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April 05, 2016 11:54 AM UTC

Get More Smarter on Tuesday (April 5)

  • by: Colorado Pols

Get More SmarterEnjoy your day, Wisconsin; tomorrow we’ll go back to not caring about you. It’s time to Get More Smarter with Colorado Pols! If you think we missed something important, please include the link in the comments below (here’s a good example).


► Voters in Wisconsin take center stage today as they make their choices in the race for President. Why is Wisconsin such a big deal? First and foremost, it’s the only Primary contest on the calendar until New York voters go to the polls on April 19, so today will be the only concrete information we learn about the horserace for some time. Wisconsin is also being touted as a litmus test for Republican frontrunner Donald Trump.

On the Democratic side, Vermont Sen. Bernie Sanders appears to be surging in Wisconsin, and a win tonight would give him his seventh victory in the last eight statewide contests. Unfortunately for Sanders and his supporters, Wisconsin voters can’t change the math in the Democratic Primary; because Democrats do not assign delegates in a “winner take all” fashion, it is still virtually impossible for Sanders to become the Democratic nominee instead of Hillary Clinton.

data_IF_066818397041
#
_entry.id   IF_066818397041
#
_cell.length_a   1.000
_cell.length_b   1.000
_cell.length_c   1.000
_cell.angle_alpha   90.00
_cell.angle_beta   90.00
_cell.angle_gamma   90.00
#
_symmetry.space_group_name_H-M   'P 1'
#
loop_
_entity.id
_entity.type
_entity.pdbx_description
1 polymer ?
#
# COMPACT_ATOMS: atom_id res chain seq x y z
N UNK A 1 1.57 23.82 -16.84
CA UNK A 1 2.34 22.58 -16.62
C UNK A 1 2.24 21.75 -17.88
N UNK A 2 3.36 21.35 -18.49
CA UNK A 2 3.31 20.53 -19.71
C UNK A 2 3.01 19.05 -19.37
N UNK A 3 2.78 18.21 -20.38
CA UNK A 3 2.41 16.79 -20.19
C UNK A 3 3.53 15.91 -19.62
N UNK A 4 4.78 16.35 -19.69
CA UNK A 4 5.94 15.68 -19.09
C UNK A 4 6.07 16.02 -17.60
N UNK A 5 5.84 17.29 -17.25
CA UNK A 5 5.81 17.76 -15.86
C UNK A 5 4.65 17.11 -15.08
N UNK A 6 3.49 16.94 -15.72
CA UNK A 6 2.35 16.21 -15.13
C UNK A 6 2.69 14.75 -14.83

► Monday was the deadline to submit petitions to the Secretary of State’s office for the purpose of making it onto the June Primary ballot. In the crowded Republican race for the U.S. Senate nomination, Robert Blaha and Ryan Frazier submitted their petitions on Monday (Jack Graham and Jon Keyser turned in their signatures last week). Each candidate needs 1,500 signatures in each congressional district — only registered Republican voters can be counted — in order to make it onto the June 28th ballot.


► Texas Sen. Ted Cruz appears to be the favorite to capture Colorado’s 37 delegates when Republican voters meet in Colorado Springs on Saturday for the GOP State Assembly. Cruz is scheduled to speak at the convention on Saturday, and Republican frontrunner Donald Trump is also expected to make an appearance.


Get even more smarter after the jump…


► “Brokered convention” seems to be everybody’s favorite phrase these days, but if the Republican Party really ends up going that route in Cleveland in July, what happens next? How does it work? Our friends at “The Fix” talk to political scientist Josh Putnam for some answers: